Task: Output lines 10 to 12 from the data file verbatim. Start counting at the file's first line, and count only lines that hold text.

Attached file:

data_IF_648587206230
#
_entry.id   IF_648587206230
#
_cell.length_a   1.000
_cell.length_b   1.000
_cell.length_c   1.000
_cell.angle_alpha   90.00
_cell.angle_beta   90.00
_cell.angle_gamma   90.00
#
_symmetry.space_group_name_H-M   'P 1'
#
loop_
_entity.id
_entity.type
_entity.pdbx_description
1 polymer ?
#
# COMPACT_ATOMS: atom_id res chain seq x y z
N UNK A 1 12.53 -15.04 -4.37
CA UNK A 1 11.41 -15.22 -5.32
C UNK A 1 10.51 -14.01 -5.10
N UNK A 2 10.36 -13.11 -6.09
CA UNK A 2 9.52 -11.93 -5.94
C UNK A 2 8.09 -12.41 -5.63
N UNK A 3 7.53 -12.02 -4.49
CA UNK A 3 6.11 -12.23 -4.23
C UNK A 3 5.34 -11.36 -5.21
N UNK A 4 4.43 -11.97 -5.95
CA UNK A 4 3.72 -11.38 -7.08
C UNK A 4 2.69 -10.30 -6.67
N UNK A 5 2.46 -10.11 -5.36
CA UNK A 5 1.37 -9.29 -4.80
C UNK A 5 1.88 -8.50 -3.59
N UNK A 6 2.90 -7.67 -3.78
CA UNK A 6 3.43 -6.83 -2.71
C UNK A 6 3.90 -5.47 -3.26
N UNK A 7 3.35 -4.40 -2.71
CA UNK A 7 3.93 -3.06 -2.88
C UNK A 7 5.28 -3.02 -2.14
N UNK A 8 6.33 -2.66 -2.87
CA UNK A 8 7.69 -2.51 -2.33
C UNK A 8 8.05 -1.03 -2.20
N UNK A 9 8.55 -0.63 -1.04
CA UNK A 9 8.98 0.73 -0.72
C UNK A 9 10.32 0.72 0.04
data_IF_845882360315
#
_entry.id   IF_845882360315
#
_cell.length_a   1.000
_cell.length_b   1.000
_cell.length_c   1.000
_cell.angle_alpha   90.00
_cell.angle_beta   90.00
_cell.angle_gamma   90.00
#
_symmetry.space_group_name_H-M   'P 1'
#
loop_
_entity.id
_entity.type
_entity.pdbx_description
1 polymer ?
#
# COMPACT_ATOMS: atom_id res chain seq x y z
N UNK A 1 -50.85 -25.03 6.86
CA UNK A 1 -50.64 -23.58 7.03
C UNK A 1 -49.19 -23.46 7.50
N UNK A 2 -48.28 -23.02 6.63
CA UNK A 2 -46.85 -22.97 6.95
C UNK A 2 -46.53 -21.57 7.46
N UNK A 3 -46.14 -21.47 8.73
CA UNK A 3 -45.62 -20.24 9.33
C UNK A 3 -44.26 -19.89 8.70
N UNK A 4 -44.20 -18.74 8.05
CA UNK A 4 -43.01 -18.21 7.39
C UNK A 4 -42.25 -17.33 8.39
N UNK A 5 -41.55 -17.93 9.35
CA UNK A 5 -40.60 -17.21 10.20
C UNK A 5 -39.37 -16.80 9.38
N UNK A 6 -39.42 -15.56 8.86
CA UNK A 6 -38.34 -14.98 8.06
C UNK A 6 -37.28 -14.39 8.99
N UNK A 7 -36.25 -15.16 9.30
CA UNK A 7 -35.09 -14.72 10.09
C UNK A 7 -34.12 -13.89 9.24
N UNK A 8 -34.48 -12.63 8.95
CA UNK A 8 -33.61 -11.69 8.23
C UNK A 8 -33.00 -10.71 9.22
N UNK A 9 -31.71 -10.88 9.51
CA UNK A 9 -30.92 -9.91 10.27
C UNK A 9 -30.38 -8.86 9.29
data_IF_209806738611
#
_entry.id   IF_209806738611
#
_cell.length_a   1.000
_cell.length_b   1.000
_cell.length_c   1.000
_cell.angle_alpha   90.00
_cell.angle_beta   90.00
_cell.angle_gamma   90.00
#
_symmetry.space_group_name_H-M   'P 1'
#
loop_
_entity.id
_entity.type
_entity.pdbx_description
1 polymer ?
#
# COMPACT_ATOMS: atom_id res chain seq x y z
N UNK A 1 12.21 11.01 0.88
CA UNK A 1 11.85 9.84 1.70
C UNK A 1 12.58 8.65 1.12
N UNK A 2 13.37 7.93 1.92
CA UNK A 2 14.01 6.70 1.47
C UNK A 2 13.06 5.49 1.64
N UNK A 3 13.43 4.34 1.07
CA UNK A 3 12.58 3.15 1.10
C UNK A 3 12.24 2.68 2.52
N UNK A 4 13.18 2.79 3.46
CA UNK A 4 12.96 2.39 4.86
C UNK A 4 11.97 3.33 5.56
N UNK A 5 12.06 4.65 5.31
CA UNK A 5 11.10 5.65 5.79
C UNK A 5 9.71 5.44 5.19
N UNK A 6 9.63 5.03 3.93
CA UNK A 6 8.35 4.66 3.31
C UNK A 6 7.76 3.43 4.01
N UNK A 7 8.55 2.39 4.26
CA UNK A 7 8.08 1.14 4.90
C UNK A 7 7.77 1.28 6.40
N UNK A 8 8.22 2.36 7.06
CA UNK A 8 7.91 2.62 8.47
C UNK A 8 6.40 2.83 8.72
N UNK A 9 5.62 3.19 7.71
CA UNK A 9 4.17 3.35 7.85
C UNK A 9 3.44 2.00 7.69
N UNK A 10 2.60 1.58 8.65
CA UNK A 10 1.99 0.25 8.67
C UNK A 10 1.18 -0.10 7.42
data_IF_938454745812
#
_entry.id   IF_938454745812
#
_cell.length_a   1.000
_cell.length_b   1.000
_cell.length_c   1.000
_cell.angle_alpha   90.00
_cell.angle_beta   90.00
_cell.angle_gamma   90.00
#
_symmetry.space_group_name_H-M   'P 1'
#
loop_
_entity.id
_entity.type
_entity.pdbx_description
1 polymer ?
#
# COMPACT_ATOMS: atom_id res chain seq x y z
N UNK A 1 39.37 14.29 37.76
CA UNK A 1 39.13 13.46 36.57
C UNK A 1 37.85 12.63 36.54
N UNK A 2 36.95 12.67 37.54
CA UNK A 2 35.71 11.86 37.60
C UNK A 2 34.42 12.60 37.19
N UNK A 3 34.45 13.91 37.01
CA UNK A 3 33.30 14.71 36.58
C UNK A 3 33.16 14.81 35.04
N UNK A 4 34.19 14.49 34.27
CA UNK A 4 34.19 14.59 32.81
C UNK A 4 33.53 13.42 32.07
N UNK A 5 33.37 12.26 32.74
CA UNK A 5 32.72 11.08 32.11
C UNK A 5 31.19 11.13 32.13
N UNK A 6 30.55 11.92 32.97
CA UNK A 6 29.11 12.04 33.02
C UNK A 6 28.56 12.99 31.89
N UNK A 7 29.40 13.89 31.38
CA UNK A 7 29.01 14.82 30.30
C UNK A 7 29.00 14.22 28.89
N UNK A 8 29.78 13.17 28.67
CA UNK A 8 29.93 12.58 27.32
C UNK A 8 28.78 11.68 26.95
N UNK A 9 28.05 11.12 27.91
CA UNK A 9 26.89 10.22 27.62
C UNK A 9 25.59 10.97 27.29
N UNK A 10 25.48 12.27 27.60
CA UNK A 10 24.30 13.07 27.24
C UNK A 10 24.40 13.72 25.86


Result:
_cell.angle_gamma   90.00
#
_symmetry.space_group_name_H-M   'P 1'